Dynamic Deformation of Copper-Jacketed Lead Bullets: Experiments and Modeling
Steven P. Mates
The development of high fidelity simulations of a bullet impacting soft body armor, motivated by the need for improved armor designs and performance standards for law enforcement, requires accurate material models for both the armor and the deformable bullet. This paper focuses on the behavior of deformable bullets. Specifically, we examine the ability of a literature-derived material model to predict the dynamic deformation of a 0.4 caliber copper-jacketed lead bullet of a type that is specified as a test round the current NIJ Standard 0101.04 governing soft body armor performance. A direct-impact Kolsky bar test is performed that subjects the bullet to an impact velocity of 15.3 m/s and an impact energy of 62.5 J, or about 10 % of the impact energy required in the NIJ Standard 0101.04 for testing Type IIA body armor with this bullet. An advanced high speed 3D digital image correlation technique is used to optically measure the full-field deformation history of the bullet during the test. Load-time data are also recorded. The results are then compared to finite element simulations, which indicate that literature-derived material constants for the jacket are not able to reproduce the deformation behavior of the bullet. A model sensitivity analysis is carried out to determine the most influential material parameters using design-of-experiments methods, and an improved set of parameters is determined that points to a much stronger jacket response.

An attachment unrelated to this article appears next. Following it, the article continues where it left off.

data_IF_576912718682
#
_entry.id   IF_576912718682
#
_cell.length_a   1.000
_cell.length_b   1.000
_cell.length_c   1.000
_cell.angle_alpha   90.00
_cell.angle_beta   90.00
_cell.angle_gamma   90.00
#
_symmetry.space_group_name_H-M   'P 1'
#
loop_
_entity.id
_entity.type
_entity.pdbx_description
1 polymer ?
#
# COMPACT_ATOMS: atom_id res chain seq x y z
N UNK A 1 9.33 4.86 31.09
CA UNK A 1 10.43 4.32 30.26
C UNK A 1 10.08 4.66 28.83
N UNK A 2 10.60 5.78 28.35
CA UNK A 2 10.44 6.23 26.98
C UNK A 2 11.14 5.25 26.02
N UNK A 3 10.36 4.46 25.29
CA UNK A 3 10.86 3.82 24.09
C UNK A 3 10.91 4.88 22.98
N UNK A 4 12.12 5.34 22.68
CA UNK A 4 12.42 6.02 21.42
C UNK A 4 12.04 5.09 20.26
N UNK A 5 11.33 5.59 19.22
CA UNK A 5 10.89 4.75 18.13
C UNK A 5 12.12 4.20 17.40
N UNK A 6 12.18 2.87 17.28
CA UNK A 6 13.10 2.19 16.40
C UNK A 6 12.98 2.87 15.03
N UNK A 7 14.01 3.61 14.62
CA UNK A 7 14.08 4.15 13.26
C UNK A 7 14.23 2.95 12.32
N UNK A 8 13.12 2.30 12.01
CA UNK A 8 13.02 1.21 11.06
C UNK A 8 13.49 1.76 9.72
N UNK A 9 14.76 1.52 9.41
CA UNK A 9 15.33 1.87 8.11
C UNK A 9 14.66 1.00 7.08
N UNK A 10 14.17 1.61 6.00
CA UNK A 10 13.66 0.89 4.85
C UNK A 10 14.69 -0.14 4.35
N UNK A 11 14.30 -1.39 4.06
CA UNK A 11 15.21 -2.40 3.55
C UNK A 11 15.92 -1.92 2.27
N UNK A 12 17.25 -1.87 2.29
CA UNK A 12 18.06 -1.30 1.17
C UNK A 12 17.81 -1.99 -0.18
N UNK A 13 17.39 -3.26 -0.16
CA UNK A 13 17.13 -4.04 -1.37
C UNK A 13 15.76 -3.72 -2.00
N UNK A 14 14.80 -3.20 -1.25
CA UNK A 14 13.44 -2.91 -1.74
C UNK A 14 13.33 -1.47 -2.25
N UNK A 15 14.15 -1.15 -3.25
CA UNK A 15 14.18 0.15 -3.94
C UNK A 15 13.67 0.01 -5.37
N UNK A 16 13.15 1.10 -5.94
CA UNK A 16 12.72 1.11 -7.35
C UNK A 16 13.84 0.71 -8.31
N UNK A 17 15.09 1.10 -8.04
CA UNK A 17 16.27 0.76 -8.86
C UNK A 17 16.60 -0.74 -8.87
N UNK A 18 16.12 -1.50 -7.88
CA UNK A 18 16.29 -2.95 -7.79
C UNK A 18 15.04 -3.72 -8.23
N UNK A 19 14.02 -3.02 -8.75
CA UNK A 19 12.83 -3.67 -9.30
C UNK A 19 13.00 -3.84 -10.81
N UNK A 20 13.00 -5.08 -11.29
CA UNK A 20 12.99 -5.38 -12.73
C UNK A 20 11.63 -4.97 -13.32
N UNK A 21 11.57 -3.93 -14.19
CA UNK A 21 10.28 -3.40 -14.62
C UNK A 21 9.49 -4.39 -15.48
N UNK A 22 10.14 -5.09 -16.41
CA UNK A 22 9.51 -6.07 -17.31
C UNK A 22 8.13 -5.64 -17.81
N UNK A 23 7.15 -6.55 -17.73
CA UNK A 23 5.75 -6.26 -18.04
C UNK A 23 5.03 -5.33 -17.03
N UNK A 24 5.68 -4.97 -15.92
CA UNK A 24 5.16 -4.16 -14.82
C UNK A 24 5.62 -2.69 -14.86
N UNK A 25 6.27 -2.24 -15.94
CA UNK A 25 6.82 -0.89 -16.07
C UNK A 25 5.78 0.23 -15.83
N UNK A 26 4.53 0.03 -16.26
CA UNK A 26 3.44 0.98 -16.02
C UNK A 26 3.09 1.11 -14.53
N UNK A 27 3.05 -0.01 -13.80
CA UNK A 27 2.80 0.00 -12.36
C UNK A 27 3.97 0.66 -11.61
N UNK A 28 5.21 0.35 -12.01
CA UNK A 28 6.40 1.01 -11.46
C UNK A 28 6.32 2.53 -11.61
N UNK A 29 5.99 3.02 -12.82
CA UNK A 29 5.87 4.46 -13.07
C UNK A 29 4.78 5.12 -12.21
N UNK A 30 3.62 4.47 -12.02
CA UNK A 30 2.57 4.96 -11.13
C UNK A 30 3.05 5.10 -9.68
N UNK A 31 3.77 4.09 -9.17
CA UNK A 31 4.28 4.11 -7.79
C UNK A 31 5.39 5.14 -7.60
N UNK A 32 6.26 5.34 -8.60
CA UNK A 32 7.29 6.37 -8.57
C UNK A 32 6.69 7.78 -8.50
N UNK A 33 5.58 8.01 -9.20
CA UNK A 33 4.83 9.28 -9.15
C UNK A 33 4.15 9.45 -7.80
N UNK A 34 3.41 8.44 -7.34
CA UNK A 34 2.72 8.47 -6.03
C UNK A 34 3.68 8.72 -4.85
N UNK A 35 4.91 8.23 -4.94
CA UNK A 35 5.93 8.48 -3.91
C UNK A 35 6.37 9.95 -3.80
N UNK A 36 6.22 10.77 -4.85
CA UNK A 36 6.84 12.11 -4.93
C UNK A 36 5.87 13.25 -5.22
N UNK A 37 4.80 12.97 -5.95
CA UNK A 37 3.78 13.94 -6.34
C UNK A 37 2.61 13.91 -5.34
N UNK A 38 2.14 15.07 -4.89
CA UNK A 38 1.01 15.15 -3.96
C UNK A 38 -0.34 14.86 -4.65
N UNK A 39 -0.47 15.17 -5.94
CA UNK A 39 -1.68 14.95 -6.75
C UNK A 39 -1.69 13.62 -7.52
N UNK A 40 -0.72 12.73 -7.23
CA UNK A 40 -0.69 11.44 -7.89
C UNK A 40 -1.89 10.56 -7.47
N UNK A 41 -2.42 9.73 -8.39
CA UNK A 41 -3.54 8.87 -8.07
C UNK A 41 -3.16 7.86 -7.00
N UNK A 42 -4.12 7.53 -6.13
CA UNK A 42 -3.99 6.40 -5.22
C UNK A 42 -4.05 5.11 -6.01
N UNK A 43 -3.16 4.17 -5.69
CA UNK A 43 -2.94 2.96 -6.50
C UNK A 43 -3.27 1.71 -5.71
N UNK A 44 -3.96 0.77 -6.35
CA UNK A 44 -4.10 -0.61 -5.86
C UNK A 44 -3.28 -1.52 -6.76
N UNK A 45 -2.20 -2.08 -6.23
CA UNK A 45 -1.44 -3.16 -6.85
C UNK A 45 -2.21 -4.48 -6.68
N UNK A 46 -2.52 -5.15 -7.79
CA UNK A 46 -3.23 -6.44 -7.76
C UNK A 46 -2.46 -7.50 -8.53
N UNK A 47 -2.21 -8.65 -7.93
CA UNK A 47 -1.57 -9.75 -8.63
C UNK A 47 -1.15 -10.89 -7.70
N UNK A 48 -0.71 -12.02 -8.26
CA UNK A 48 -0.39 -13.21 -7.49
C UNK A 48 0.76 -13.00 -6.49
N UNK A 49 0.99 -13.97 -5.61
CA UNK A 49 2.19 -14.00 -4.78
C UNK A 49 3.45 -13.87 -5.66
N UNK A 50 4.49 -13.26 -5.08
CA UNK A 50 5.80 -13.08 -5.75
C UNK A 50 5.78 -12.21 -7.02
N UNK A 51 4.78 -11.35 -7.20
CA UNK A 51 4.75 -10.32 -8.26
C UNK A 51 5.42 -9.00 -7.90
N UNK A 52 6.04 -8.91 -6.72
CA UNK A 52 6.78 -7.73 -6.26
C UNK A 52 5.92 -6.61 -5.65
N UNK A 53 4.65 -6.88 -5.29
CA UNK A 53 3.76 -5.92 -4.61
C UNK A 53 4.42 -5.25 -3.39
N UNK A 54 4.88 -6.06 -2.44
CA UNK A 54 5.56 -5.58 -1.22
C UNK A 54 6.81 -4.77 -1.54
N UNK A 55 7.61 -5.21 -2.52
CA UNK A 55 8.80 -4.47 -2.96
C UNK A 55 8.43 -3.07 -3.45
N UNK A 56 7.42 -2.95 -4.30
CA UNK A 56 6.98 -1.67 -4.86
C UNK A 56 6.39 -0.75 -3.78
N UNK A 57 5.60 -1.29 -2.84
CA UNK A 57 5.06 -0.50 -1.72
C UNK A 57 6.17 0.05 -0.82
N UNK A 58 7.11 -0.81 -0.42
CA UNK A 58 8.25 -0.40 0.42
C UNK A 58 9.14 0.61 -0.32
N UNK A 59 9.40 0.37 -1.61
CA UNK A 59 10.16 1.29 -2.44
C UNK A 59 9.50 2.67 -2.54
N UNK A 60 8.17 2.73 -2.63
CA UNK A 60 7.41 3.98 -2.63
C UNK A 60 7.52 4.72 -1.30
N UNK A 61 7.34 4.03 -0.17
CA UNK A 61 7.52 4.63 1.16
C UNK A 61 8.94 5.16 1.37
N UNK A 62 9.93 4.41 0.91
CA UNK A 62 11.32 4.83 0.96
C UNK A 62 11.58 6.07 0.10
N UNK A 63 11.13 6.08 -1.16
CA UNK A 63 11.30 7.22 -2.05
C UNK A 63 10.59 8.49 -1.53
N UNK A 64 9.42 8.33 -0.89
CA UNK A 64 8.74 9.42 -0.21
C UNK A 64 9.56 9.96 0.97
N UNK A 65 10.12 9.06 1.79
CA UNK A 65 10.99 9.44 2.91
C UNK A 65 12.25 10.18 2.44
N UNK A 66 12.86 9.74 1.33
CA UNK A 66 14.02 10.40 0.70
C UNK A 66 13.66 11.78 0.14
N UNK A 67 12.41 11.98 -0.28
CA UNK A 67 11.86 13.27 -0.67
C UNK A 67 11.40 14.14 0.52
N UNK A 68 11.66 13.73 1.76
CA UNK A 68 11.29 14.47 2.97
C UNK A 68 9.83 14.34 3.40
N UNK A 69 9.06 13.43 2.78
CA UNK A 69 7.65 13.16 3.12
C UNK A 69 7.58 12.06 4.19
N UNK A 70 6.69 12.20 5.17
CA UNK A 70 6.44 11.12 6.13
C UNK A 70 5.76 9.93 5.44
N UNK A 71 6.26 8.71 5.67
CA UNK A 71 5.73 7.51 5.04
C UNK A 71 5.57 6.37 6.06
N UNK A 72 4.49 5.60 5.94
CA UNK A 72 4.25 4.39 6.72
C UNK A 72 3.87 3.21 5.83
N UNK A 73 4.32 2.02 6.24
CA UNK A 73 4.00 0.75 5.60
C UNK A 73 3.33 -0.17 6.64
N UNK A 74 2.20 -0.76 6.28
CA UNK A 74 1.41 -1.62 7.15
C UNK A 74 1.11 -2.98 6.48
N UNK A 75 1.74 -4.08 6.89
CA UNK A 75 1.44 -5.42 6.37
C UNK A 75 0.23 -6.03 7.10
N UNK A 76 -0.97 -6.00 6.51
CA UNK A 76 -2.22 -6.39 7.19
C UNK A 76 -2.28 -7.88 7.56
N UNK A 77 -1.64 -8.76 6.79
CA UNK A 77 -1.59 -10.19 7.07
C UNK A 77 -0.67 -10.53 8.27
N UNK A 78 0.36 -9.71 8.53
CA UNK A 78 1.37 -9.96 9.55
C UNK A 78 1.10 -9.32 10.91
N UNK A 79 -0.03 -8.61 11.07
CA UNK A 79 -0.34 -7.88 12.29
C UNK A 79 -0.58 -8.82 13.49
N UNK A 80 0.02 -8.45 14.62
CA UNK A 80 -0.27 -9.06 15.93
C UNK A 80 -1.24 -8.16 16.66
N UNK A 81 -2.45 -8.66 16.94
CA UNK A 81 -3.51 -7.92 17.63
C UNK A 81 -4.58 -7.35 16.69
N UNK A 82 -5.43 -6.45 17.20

September 13-17, 2010
digital image correlation, finite element modeling, Kolsky bar, lead bullets, soft body armor